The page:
Ayuso-Fernández, Iván, Rencoret, Jorge, Gutiérrez, Ana, Ruiz-Dueñas, Francisco Javier, & Martínez, Angel T. Peroxidase evolution in white-rot fungi follows wood lignin evolution in plants. United States. doi:10.1073/pnas.1905040116.
Ayuso-Fernández, Iván, Rencoret, Jorge, Gutiérrez, Ana, Ruiz-Dueñas, Francisco Javier, and Martínez, Angel T. Mon . "Peroxidase evolution in white-rot fungi follows wood lignin evolution in plants". United States. doi:10.1073/pnas.1905040116.
@article{osti_1564415,
title = {Peroxidase evolution in white-rot fungi follows wood lignin evolution in plants},
author = {Ayuso-Fernández, Iván and Rencoret, Jorge and Gutiérrez, Ana and Ruiz-Dueñas, Francisco Javier and Martínez, Angel T.},
abstractNote = {A comparison of sequenced Agaricomycotina genomes suggests that efficient degradation of wood lignin was associated with the appearance of secreted peroxidases with a solvent-exposed catalytic tryptophan. This hypothesis is experimentally demonstrated here by resurrecting ancestral fungal peroxidases, after sequence reconstruction from genomes of extant white-rot Polyporales, and evaluating their oxidative attack on the lignin polymer by state-of-the-art analytical techniques. Rapid stopped-flow estimation of the transient-state constants for the 2 successive one-electron transfers from lignin to the peroxide-activated enzyme ( k 2app and k 3app ) showed a progressive increase during peroxidase evolution (up to 50-fold higher values for the rate-limiting k 3app ). The above agreed with 2-dimensional NMR analyses during steady-state treatments of hardwood lignin, showing that its degradation (estimated from the normalized aromatic signals of lignin units compared with a control) and syringyl-to-guaiacyl ratio increased with the enzyme evolutionary distance from the first peroxidase ancestor. More interestingly, the stopped-flow estimations of electron transfer rates also showed how the most recent peroxidase ancestors that already incorporated the exposed tryptophan into their molecular structure (as well as the extant lignin peroxidase) were comparatively more efficient at oxidizing hardwood (angiosperm) lignin, while the most ancestral “tryptophanless” enzymes were more efficient at abstracting electrons from softwood (conifer) lignin. A time calibration of the ancestry of Polyporales peroxidases localized the appearance of the first peroxidase with a solvent-exposed catalytic tryptophan to 194 ± 70 Mya, coincident with the diversification of angiosperm plants characterized by the appearance of dimethoxylated syringyl lignin units.},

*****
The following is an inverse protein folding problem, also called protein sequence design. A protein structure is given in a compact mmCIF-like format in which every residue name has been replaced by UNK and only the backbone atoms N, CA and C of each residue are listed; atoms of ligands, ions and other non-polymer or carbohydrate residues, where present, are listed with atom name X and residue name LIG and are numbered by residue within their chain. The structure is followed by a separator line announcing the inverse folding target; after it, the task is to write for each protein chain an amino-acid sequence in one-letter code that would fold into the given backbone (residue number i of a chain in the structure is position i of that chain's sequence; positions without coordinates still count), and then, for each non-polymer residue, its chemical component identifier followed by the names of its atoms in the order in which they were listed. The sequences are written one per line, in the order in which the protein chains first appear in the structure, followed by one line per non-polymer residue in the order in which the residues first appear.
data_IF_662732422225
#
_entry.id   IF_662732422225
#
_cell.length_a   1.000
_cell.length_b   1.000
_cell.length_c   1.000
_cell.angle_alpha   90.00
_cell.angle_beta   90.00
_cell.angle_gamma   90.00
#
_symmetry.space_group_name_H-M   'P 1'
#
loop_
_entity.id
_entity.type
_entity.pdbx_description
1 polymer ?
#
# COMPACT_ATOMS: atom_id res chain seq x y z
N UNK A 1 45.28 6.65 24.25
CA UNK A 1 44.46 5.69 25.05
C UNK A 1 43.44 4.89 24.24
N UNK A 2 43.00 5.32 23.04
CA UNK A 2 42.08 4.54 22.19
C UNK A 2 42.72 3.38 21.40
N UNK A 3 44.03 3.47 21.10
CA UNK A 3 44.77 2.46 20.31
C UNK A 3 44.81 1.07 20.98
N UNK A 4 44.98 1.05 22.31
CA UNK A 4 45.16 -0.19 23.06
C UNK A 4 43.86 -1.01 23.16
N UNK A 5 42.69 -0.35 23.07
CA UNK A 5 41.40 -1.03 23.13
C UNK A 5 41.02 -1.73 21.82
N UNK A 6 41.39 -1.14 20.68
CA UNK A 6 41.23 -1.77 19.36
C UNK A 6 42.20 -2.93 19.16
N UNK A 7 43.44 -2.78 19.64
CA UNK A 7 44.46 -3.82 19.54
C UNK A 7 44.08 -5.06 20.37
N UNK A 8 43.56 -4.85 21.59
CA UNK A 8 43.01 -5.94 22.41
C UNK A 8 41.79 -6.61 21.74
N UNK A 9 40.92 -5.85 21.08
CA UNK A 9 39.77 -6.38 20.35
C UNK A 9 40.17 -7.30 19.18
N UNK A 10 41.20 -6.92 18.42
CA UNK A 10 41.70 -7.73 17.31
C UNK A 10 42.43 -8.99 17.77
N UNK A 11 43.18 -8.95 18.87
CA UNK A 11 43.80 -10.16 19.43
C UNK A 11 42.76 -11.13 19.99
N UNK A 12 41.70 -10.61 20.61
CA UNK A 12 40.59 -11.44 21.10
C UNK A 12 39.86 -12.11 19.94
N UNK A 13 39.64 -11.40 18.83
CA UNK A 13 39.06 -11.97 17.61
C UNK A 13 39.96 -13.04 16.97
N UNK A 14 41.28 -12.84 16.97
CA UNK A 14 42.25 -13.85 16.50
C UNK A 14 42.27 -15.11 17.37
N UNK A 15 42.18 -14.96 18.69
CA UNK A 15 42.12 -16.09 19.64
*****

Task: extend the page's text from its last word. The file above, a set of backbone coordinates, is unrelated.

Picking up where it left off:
doi = {10.1073/pnas.1905040116},
journal = {Proceedings of the National Academy of Sciences of the United States of America},
number = 36,
volume = 116,
place = {United States},
year = {2019},
month = {8}
}

Journal Article:
Free Publicly Available Full Text
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DOI: 10.1073/pnas.1905040116